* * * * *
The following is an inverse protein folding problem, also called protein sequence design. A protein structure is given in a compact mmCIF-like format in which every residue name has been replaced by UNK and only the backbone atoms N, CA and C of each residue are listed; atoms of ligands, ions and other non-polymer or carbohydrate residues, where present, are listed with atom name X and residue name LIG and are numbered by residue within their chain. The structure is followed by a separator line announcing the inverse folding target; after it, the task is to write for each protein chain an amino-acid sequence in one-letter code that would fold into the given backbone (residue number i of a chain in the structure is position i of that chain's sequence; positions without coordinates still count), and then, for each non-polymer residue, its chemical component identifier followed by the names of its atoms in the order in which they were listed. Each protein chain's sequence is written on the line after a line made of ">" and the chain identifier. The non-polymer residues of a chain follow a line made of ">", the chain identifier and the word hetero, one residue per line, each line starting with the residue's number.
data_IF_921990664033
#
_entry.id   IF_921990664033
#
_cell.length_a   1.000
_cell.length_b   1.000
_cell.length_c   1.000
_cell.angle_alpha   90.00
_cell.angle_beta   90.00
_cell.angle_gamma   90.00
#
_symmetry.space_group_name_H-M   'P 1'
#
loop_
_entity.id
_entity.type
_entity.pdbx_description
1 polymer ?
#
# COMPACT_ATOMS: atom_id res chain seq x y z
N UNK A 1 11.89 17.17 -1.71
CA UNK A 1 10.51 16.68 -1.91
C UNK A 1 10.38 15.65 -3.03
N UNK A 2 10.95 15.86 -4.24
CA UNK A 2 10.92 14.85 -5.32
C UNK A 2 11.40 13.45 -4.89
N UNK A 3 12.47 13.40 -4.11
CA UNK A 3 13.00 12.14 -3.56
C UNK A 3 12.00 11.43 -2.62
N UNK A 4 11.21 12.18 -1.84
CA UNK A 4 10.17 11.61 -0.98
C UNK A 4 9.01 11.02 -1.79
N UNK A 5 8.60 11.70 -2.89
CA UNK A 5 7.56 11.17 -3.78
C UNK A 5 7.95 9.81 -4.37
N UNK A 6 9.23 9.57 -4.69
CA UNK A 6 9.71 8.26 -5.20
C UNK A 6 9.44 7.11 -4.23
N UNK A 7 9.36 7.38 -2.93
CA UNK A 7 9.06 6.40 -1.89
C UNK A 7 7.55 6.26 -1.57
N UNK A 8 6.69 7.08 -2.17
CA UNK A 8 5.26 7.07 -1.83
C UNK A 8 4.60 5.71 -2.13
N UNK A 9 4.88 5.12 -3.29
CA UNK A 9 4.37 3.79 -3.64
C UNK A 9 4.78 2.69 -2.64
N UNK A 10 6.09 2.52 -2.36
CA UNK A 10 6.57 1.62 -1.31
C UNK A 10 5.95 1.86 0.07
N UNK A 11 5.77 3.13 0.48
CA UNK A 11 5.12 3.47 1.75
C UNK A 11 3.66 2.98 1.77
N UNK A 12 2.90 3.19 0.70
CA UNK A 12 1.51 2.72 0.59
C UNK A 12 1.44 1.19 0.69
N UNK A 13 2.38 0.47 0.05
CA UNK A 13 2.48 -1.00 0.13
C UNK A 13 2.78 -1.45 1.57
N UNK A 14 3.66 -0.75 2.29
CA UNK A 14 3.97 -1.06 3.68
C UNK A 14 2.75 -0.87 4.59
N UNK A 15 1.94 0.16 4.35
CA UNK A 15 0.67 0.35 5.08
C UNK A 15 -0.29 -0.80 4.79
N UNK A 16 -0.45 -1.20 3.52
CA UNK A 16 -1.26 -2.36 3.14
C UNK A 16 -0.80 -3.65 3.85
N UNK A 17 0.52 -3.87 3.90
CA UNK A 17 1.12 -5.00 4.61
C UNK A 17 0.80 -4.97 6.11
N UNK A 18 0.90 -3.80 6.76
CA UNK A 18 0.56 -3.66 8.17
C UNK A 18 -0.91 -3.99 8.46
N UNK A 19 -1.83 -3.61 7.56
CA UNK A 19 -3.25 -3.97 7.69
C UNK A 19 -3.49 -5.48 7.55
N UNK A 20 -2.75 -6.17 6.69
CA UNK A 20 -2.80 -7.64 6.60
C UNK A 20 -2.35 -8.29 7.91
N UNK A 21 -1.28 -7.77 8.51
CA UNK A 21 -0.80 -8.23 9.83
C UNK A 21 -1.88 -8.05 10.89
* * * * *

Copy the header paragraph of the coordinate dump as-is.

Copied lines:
The following is an inverse protein folding problem, also called protein sequence design. A protein structure is given in a compact mmCIF-like format in which every residue name has been replaced by UNK and only the backbone atoms N, CA and C of each residue are listed; atoms of ligands, ions and other non-polymer or carbohydrate residues, where present, are listed with atom name X and residue name LIG and are numbered by residue within their chain. The structure is followed by a separator line announcing the inverse folding target; after it, the task is to write for each protein chain an amino-acid sequence in one-letter code that would fold into the given backbone (residue number i of a chain in the structure is position i of that chain's sequence; positions without coordinates still count), and then, for each non-polymer residue, its chemical component identifier followed by the names of its atoms in the order in which they were listed. Each protein chain's sequence is written on the line after a line made of ">" and the chain identifier. The non-polymer residues of a chain follow a line made of ">", the chain identifier and the word hetero, one residue per line, each line starting with the residue's number.